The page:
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147
Cryptographic Techniques for PrivacyPreserving Data Mining
 SIGKDD Explorations
, 2002
"... Research in secure distributed computation, which was done as part of a larger body of research in the theory of cryptography, has achieved remarkable results. It was shown that nontrusting parties can jointly compute functions of their different inputs while ensuring that no party learns anything ..."
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Cited by 63 (0 self)
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Research in secure distributed computation, which was done as part of a larger body of research in the theory of cryptography, has achieved remarkable results. It was shown that nontrusting parties can jointly compute functions of their different inputs while ensuring that no party learns anything but the defined output of the function. These results were shown using generic constructions that can be applied to any function that has an ecient representation as a circuit. We describe these results, discuss their efficiency, and demonstrate their relevance to privacy preserving computation of data mining algorithms. We also show examples of secure computation of data mining algorithms that use these generic constructions.
Communication Preserving Protocols for Secure Function Evaluation
 In Proc. of 33rd STOC
, 2001
"... A secure function evaluation protocol allows two parties to jointly compute a function f(x; y) of their inputs in a manner not leaking more information than necessary. A major result in this field is: "any function f that can be computed using polynomial resources can be computed securely using pol ..."
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Cited by 56 (5 self)
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A secure function evaluation protocol allows two parties to jointly compute a function f(x; y) of their inputs in a manner not leaking more information than necessary. A major result in this field is: "any function f that can be computed using polynomial resources can be computed securely using polynomial resources" (where `resources' refers to communication and computation). This result follows by a general transformation from any circuit for f to a secure protocol that evaluates f . Although the resources used by protocols resulting from this transformation are polynomial in the circuit size, they are much higher (in general) than those required for an insecure computation of f . We propose a new methodology for designing secure protocols, utilizing the communication complexity tree (or branching program) representation of f . We start with an efficient (insecure) protocol for f and transform it into a secure protocol. In other words, "any function f that can be computed using communication complexity c can be can be computed securely using communication complexity that is polynomial in c and a security parameter". We show several simple applications of this new methodology resulting in protocols efficient either in communication or in computation. In particular, we exemplify a protocol for the "millionaires problem ", where two participants want to compare their values but reveal no other information. Our protocol is more efficient than previously known ones in either communication or computation. 1.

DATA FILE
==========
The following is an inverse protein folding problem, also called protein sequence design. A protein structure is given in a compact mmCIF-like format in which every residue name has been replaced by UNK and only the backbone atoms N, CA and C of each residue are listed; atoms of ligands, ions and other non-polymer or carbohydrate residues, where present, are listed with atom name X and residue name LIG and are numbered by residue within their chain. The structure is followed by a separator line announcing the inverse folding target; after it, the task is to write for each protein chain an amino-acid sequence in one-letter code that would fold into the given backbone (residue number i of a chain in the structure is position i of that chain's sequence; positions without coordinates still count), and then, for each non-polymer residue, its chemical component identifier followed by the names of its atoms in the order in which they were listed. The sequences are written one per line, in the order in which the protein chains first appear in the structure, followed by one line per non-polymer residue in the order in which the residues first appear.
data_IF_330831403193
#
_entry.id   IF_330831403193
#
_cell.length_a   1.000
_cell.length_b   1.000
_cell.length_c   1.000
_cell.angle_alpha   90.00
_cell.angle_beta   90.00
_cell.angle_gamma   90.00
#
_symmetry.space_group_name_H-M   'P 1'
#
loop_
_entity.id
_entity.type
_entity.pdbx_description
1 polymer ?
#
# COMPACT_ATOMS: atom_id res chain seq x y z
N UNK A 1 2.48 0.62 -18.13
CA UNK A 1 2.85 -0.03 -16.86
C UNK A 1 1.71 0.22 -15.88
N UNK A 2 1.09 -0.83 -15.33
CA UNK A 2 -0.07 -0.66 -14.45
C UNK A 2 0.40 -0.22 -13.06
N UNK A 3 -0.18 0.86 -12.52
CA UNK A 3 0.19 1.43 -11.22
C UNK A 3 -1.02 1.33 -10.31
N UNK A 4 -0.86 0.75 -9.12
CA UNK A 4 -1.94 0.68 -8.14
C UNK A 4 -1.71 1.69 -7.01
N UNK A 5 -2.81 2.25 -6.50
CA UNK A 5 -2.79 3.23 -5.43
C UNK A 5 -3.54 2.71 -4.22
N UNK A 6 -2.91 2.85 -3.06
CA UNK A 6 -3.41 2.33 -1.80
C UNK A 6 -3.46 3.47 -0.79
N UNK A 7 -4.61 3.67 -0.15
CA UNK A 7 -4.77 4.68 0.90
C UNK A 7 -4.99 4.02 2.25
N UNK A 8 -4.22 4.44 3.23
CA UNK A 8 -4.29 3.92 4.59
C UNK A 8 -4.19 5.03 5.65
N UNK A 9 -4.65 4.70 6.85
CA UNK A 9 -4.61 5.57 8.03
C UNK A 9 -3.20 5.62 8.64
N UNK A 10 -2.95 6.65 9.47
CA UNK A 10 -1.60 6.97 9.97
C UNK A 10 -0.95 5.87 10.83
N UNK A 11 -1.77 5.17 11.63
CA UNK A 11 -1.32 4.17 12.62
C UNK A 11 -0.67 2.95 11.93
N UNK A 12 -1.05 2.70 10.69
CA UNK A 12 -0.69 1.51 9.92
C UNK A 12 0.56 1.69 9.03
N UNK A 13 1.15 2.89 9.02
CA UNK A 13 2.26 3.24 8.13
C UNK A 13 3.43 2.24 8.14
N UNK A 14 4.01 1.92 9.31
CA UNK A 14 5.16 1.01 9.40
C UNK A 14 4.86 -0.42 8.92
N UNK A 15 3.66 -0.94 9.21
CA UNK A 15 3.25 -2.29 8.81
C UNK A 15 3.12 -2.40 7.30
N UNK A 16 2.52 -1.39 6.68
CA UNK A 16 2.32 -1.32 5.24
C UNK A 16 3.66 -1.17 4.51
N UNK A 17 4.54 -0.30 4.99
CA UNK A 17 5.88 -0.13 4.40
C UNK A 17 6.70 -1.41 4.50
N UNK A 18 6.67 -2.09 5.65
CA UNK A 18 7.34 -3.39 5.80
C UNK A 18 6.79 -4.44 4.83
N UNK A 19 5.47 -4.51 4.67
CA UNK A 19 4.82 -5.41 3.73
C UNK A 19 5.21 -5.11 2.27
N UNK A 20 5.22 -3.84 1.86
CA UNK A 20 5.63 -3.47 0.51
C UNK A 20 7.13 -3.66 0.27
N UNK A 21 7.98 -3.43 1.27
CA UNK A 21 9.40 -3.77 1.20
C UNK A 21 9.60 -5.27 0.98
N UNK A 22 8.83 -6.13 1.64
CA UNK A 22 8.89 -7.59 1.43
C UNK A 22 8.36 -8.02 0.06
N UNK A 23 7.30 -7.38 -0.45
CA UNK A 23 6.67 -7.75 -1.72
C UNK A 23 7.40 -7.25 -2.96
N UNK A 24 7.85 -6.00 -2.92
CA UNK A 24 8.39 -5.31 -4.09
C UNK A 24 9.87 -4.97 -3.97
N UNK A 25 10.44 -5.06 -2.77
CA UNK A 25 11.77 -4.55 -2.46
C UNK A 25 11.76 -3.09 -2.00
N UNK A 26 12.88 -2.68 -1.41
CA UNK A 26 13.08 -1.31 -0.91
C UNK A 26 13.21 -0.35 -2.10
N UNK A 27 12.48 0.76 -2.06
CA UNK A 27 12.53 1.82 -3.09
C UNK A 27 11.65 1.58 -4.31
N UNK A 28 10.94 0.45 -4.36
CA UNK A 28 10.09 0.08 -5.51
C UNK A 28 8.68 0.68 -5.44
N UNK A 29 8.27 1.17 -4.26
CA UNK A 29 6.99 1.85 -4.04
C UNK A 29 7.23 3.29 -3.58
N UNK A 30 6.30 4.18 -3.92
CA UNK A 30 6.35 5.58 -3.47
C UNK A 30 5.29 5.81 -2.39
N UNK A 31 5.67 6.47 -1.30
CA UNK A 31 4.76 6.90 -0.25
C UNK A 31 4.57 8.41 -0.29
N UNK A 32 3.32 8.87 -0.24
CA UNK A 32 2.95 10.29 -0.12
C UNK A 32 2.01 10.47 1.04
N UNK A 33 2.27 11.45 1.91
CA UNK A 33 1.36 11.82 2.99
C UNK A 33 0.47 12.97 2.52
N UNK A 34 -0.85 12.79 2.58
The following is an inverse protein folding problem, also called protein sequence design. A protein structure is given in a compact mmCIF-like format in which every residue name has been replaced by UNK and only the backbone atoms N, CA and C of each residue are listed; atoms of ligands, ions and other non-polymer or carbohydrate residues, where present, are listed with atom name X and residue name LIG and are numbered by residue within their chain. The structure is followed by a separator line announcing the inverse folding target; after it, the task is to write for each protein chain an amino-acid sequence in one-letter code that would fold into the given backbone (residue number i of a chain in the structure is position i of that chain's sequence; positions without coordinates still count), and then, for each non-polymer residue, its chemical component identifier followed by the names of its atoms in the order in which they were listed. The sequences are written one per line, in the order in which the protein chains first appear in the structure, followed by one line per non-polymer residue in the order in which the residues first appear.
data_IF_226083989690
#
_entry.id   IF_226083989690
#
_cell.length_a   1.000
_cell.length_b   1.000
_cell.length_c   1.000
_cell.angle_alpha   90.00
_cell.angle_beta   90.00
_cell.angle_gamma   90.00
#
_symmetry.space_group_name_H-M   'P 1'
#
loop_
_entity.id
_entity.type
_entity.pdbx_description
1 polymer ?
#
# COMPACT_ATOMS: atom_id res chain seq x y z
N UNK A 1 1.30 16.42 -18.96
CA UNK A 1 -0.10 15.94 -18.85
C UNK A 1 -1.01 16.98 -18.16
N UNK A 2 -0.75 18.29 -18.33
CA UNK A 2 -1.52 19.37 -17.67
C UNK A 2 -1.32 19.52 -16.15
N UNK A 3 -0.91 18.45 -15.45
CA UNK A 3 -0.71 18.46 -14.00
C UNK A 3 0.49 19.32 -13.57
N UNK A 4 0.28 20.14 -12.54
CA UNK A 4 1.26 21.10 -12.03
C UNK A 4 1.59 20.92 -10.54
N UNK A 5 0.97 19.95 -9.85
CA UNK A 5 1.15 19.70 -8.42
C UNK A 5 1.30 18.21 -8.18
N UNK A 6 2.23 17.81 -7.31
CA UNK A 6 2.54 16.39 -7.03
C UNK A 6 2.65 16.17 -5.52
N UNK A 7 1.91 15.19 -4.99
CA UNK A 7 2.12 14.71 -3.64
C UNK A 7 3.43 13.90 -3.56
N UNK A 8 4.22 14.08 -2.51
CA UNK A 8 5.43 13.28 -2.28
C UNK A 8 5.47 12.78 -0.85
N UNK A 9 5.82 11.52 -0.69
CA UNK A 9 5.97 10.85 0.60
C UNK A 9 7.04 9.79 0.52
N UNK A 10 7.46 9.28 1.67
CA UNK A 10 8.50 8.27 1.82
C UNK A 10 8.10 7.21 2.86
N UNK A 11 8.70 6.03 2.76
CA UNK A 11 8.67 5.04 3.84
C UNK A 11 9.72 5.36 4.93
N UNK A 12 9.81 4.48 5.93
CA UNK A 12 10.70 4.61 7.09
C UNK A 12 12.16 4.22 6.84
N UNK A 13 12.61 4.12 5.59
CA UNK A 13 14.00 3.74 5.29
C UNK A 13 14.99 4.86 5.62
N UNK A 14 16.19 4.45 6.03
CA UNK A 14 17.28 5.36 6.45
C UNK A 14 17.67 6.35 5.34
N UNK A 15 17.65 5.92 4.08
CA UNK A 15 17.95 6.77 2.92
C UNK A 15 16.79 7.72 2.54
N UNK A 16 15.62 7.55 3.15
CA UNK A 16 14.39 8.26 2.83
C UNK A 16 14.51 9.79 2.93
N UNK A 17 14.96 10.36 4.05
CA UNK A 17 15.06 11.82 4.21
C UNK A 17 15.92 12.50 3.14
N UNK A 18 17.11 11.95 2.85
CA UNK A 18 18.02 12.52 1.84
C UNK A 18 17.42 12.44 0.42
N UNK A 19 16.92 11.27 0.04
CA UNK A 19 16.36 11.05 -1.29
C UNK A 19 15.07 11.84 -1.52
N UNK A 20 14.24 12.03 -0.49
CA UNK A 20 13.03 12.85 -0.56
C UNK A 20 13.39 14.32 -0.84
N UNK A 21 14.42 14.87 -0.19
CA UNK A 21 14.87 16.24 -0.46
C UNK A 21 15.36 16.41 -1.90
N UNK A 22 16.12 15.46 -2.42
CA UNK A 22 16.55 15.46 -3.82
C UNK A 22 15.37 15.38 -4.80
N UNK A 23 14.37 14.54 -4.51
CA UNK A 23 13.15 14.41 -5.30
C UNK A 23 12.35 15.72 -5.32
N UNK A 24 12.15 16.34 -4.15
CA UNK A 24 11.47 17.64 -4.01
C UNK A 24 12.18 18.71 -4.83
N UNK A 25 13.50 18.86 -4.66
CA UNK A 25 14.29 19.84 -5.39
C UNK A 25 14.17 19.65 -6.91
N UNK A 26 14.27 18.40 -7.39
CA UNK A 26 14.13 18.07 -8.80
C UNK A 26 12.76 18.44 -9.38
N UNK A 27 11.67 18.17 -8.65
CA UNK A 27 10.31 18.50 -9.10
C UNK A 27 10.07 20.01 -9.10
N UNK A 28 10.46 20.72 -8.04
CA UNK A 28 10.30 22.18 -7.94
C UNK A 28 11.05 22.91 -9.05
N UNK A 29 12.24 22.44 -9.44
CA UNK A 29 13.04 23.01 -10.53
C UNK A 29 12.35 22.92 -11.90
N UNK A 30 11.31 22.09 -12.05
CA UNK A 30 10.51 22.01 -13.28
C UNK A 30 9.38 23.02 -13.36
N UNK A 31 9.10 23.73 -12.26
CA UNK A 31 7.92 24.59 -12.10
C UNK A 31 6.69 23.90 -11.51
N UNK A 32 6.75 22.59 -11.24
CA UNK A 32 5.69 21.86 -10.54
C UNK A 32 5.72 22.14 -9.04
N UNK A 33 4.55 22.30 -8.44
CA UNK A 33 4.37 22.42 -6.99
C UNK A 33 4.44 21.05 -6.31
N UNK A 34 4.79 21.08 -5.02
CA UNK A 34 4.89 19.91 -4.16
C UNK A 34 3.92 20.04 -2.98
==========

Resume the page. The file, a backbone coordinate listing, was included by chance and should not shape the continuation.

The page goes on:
Random projectionbased multiplicative data perturbation for privacy preserving distributed data mining
 IEEE TRANSACTIONS ON KNOWLEDGE AND DATA ENGINEERING
, 2006
"... This paper explores the possibility of using multiplicative random projection matrices for privacy preserving distributed data mining. It specifically considers the problem of computing statistical aggregates like the inner product matrix, correlation coefficient matrix, and Euclidean distance matri ..."
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Cited by 54 (5 self)
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This paper explores the possibility of using multiplicative random projection matrices for privacy preserving distributed data mining. It specifically considers the problem of computing statistical aggregates like the inner product matrix, correlation coefficient matrix, and Euclidean distance matrix from distributed privacy sensitive data possibly owned by multiple parties. This class of problems is directly related to many other datamining problems such as clustering, principal component analysis, and classification. This paper makes primary contributions on two different grounds. First, it explores Independent Component Analysis as a possible tool for breaching privacy in deterministic multiplicative perturbationbased models such as random orthogonal transformation and random rotation. Then, it proposes an approximate random projectionbased technique to improve the level of privacy protection while still preserving certain statistical characteristics of the data. The paper presents extensive theoretical analysis and experimental results. Experiments demonstrate that the proposed technique is effective and can be successfully used for different types of privacypreserving data mining applications.